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Bermuda
– Major Player

…Power …Wardrobes … Parke … "VOS"
… Virtual Spectator

Global Gallery, April
12, 2005

Martin Bronstein, writes this month from his
home in London.

© 2005 All rights
reserved.
all photos© 2005, Debra Tessier

BERMUDA:
FROM NOWHERE TO MAJOR PLAYER

The Virtual
Spectator Bermuda Masters was an unqualified success and with another
two years to run in their contract – climaxing with the 2007 World
Open – this small island has become a major player on the world
squash stage. Ross Triffitt the tournament director had an army of willing
volunteers but most importantly they were well trained. Between games
it was a great sight to see eight kids invade the court with towels wrapped
around their feet or armed with sprays and cloths to clean the glass walls.
At many tournaments they can barely muster one person to do the mopping
up after a sweaty body has hit the deck.

The Bermuda Open Venue photo©
2005, Fritz Borchert

SOMETIMES
IT’S NICE TO BE A JOURNALIST

I
t is
amazing how many tournaments invite the press and when we get there, we
are totally forgotten. All we need is a fair sized room and telephone
lines. In Bermuda we had a decent room and broadband and wifi connections
supplied by Logic, a phone company who was one of the sponsors. They had
two experts on hand to help us get connected and in our goody bag (Yes!
A VIP goody bag for journalists, by golly) there was a $20 telephone card.
The catering section for the VIPS was just outside the press room and
there was endless food at lunch and dinner. Even though for four days
we were working from noon until midnight (honest) these conditions made
it more than bearable.

THERE
GOES THE WARDROBE

In the goody bag, in addition to a T shirt and a Virtual Spectator polo
shirt, there was an Izod black polo shirt that was so good that it is
now probably the best piece of clothing in my wardrobe. I have no alternative
but to dump my entire wardrobe and buy a new one to match the glitzy Izod
polo shirt. Expensive tournament…

ANOTHER
GOOD REASON FOR NOT BEING A GOLFER

Bermuda
is expensive: a fishcake sandwich and a glass of wine cost me $32 at my
hotel. (I had a wonderful luxury room at the Fairmont in Southampton all
to myself). And the Sunday New York Times set me back $9.50!! That paled
in comparison to the suckers who signed up for the golf day on Friday.
They all turned up ready for a nice round of golf, which they assumed
was as last year, compliments of the promoters. Just before a ball was
struck, they were asked to cough up $110. Quite a few jaws hit the ground,
but they paid, as golfers do. And that did not include a meal or any drinks.

RUMOURS….
I heard from more than one source that the folks from the Bermuda Squash
Rackets Association are getting so serious about their tournament that
they are thinking about buying their own MacWil all-glass squash court.
They would have had a terrific indoor sports hall but their bid for the
cricket world cup came to nowt and so the building program has been stopped.

POWER-LESS

Power was fit and thin in Bermuda
photo©
2005, Stephen Line

In one of my
reports on the matches I referred to Jonathon Power’s use of his
large buttocks to block. ( I was told this by some other players). If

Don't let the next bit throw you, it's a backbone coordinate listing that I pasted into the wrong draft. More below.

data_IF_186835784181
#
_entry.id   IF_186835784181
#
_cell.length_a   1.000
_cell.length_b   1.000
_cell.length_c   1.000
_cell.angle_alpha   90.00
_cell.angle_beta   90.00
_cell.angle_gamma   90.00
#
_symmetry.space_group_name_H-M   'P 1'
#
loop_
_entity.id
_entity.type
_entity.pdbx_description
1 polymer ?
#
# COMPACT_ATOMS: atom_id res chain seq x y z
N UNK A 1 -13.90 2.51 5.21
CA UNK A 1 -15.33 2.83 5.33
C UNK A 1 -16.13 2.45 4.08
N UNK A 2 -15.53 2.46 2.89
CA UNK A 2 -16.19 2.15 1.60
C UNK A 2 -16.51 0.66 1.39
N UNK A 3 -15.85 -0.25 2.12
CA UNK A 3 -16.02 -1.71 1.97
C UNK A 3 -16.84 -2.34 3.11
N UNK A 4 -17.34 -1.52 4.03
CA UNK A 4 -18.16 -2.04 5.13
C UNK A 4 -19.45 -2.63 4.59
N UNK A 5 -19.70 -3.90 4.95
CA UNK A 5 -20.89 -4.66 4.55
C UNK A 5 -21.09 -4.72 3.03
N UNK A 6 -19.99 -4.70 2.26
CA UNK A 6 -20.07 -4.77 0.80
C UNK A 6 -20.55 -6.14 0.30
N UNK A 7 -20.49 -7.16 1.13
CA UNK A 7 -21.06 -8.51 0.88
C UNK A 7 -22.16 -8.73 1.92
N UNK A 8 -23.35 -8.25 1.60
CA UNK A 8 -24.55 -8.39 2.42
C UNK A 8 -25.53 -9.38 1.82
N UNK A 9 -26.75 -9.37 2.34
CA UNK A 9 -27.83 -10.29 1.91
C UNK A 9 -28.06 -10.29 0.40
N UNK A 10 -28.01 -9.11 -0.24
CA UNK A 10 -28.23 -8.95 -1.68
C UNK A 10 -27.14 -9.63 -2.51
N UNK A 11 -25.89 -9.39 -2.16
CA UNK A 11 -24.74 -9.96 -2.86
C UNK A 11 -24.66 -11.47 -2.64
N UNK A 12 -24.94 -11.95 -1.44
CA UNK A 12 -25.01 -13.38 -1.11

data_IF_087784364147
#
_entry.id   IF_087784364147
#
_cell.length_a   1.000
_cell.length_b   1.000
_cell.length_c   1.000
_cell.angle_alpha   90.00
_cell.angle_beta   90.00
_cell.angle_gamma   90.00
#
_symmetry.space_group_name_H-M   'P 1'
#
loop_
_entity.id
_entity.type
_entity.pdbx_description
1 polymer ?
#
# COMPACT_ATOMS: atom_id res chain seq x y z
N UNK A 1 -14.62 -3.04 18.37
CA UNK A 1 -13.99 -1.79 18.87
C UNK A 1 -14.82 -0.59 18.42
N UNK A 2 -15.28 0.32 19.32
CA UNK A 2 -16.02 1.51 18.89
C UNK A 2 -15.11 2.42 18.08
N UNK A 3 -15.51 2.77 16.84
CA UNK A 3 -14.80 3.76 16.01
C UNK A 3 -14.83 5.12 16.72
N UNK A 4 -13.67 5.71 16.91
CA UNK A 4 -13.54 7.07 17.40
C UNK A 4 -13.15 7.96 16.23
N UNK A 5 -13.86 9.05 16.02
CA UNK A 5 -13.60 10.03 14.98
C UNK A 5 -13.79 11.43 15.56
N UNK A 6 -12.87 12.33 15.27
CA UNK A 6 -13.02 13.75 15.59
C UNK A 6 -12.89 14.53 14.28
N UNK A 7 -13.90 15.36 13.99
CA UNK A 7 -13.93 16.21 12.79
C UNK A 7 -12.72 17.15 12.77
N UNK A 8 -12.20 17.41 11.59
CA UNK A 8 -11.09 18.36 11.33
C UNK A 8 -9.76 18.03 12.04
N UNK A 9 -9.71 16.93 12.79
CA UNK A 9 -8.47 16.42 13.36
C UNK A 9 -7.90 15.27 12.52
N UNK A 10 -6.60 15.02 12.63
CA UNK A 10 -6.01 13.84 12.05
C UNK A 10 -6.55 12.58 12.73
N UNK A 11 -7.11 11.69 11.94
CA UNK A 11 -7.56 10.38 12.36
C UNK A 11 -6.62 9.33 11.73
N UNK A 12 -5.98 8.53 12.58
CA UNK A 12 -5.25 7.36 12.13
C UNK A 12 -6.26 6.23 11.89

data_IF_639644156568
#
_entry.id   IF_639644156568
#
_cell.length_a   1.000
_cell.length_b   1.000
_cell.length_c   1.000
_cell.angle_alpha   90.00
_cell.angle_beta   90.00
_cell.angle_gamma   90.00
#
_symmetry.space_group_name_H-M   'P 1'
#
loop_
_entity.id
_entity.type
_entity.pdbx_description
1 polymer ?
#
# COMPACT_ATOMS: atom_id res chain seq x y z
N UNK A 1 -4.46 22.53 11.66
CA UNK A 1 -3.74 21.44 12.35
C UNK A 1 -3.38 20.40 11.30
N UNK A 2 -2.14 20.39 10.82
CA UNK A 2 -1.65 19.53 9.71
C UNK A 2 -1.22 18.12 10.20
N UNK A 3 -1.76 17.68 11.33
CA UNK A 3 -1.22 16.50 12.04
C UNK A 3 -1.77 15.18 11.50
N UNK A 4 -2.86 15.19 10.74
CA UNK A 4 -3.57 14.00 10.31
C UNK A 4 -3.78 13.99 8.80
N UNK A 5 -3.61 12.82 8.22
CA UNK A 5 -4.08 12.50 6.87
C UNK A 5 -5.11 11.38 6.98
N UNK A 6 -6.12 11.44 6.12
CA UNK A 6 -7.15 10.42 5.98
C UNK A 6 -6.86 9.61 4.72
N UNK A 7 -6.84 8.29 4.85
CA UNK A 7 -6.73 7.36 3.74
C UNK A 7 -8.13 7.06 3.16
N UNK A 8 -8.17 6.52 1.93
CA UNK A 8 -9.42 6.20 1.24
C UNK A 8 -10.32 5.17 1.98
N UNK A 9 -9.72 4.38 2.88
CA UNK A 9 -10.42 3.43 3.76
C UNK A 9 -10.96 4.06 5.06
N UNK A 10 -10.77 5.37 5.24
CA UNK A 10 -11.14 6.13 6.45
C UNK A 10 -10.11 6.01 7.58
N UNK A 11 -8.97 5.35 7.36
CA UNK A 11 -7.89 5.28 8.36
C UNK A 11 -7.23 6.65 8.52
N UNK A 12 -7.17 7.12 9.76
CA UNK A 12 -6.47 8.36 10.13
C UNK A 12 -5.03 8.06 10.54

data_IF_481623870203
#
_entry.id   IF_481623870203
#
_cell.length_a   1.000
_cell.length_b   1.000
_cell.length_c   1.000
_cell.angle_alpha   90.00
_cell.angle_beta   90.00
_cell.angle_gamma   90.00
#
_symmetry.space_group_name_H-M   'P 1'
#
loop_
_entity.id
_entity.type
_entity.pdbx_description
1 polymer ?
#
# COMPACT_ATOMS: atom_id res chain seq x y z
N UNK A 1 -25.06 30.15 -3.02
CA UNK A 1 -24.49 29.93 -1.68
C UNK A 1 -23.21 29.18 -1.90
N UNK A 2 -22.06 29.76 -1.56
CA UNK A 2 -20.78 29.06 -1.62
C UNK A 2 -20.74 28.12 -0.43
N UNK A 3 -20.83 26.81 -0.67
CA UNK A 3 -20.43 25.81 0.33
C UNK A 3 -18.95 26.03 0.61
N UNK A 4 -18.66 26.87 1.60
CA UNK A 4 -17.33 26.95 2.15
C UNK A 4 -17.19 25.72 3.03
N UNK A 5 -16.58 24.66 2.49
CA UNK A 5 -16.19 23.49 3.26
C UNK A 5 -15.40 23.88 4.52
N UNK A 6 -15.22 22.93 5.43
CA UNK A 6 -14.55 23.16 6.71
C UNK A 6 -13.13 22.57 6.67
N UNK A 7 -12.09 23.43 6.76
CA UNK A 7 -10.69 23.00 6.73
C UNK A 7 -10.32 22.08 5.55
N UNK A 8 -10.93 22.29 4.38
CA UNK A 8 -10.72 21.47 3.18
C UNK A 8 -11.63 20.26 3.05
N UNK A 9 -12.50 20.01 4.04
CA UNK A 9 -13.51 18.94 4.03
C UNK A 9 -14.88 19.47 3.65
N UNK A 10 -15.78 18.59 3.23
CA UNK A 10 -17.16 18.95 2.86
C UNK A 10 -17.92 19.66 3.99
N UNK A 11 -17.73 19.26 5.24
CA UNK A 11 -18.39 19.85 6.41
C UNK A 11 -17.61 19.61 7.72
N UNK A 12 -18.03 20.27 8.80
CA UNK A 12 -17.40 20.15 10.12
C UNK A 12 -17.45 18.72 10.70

that is the case his weaponry may be decreasing. Part of his tremendous
performance through five hard matches in Bermuda may be due to a new diet
that he is following. His aim is to get down to 5 percent body fat. Be
that as it may, his mental state was as good as ever I have seen him.
Totally focused on his game plan of wearing his opponents down, even if
they were younger than him. He wore out Gregory Gaultier, Thierry Lincou,
John White and Lee Beachill. I gotta get me some of that diet.

SOME
PLAYERS NEVER LEARN

Talking
to Simon Parke at the end of tournament party and in the course of the
chat he let slip that he is currently dating the daughter of an international
referee. Now for a professional squash player to put himself in that situation
makes him vulnerable from both sides – from the father if the player
is less of a gentleman than he should be, and from the other players who
might think he’s getting preferential treatment.

SPIN?
WHAT SPIN?

The man
known as The Vice of Squash …sorry that should be the Voice of Squash
… was making a star of himself in Bermuda. It is some years since
I have attended a tournament where I have had to put up with his “presentation”
skills. Each night he told the spectators that the cameras they saw were
filming for television and this action would be seen by, wait for it,
would be seen by 600 million people. If you took four noughts off that
figure, the claim could still be termed imaginative. But then that man
has always had trouble differencing between fact, fiction and fantasy.

WANNA
FEEL GOOD? TECHNOLOGY

When the
spectators turned up to watch the quarters, semis and finals, they were
confronted with huge screens, and cameras everywhere. First of all there
was Pro-active, the company that films for television, then Virtual Spectator,
the sponsor had cameras everywhere, including an overhead camera and,
at the front of the court, an infra-red camera. They were seeing what
they could do with their 3-D know-how and their high definition cameras.
And then there was Horizon who responsible for putting the images on the
big screens, showing reruns and imparting all sorts of data. They are
the company who are webstreaming the matches for the PSA. I have to say,
it gave the whole tournament a sense of importance and an aura of professionalism.